We’re in the late innings of the business cycle. And I have good news…

Historically, this is the period when natural resources outperform the rest of the market.

Growth matures. Prices rise. The economy experiences inflation. Energy and material companies experience inflated margins.

It’s the beginning of the end, but it’s a great chance to make a bunch of money.

So, when you finish singing “Take Me Out to the Ballgame,” check out this chart of Chinese stocks versus Chinese steel prices.

Chinese stocks chart

The orange line is the Shanghai Composite, an index of all stocks traded on China’s Shanghai Stock Exchange. The blue line is a measure of Chinese steel prices.

China is the world’s largest consumer of natural resources and raw materials. China’s biggest industries rely on things like iron and steel.

This explains why steel prices and Chinese stocks usually move together.

But that changed in April. Steel climbed, stocks sunk.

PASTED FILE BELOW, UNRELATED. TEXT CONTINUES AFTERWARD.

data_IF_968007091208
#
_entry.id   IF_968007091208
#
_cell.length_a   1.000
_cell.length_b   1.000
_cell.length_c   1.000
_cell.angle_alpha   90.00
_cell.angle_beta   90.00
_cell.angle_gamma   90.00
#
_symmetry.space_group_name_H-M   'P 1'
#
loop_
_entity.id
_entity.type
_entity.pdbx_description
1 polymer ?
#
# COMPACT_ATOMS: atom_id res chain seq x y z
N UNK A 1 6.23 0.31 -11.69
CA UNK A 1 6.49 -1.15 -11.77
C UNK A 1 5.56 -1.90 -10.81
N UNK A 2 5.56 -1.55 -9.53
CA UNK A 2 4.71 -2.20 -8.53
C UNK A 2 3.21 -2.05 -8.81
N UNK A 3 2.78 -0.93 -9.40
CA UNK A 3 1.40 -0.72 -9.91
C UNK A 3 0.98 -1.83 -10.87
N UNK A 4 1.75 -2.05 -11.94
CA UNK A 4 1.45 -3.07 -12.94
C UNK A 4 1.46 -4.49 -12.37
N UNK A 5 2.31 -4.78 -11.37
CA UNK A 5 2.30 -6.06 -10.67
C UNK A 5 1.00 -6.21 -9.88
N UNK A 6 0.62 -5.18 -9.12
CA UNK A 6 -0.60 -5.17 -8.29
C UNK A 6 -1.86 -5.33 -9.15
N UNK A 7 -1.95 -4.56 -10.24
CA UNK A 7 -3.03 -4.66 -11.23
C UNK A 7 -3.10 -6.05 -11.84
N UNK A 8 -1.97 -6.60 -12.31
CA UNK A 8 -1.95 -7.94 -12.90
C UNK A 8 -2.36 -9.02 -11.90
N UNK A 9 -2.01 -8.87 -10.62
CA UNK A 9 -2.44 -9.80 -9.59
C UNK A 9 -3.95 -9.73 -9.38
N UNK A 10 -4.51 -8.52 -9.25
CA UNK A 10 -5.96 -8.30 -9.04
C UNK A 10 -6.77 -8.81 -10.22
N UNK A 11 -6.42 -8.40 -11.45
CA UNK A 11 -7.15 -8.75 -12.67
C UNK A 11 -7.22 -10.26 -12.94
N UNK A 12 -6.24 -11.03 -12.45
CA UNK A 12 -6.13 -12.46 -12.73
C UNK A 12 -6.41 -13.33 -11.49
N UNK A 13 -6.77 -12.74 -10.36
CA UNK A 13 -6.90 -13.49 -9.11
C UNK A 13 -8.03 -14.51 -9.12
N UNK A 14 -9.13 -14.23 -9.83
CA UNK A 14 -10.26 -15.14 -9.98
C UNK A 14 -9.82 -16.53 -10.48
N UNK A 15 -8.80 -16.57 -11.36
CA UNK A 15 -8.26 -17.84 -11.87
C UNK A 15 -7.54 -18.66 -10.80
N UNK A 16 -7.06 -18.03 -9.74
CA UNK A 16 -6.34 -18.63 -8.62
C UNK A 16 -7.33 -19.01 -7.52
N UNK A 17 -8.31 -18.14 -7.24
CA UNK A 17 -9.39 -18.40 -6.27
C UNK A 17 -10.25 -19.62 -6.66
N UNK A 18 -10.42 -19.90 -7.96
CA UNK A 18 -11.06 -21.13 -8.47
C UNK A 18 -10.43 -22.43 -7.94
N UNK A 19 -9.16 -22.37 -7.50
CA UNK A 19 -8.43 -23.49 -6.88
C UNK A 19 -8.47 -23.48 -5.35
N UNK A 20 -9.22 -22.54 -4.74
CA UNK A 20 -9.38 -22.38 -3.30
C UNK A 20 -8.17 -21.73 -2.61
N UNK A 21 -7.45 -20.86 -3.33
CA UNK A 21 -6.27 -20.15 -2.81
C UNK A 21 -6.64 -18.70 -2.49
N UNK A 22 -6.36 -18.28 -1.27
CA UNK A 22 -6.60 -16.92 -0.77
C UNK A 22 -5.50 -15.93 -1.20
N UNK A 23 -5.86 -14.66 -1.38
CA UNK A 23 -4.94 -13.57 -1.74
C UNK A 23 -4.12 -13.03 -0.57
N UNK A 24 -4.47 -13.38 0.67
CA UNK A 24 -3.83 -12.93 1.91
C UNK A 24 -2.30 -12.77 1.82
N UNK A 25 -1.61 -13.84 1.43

That’s a critical sign. Sentiment in the real economy (as represented by steel prices) is more optimistic than sentiment in the financial economy (as represented by Chinese stock prices). Trade wars and currency devaluation hampered Chinese stocks this year. Clearly, though, the real economy is still moving along.

This is what happens in the late innings of an economic expansion: The bull market gets tired.

But if demand remains stable, rising prices will create a feedback loop of inflation. And natural resources will outperform the market.

Steel and Commodity Futures Investments

In general, market returns will begin to shrink. Once top-performing sectors will peak. Smart money will rotate into energy and materials sectors.

The VanEck Vectors Steel ETF (NYSE: SLX) jumped by 33% in the 12 months preceding the 2008 recession. But outperformance wasn’t limited to steel prices.

Take the DB Commodity Index Tracking Fund (NYSE: DBC), for example. The fund tracks 14 different commodity futures contracts including crude oil, gold, aluminum, zinc and sugar. It shot up by 75% in those same 12 months.

Whereas the S&P 500 dropped 14% during that time. The Shanghai Composite shed 35%.

Now’s not the time to park your money in the broad stock market. At best, you’ll underperform. At worst, you’ll give away the gains you’ve played so hard for.

Good investing,

John Ross

Senior Analyst, Banyan Hill Publishing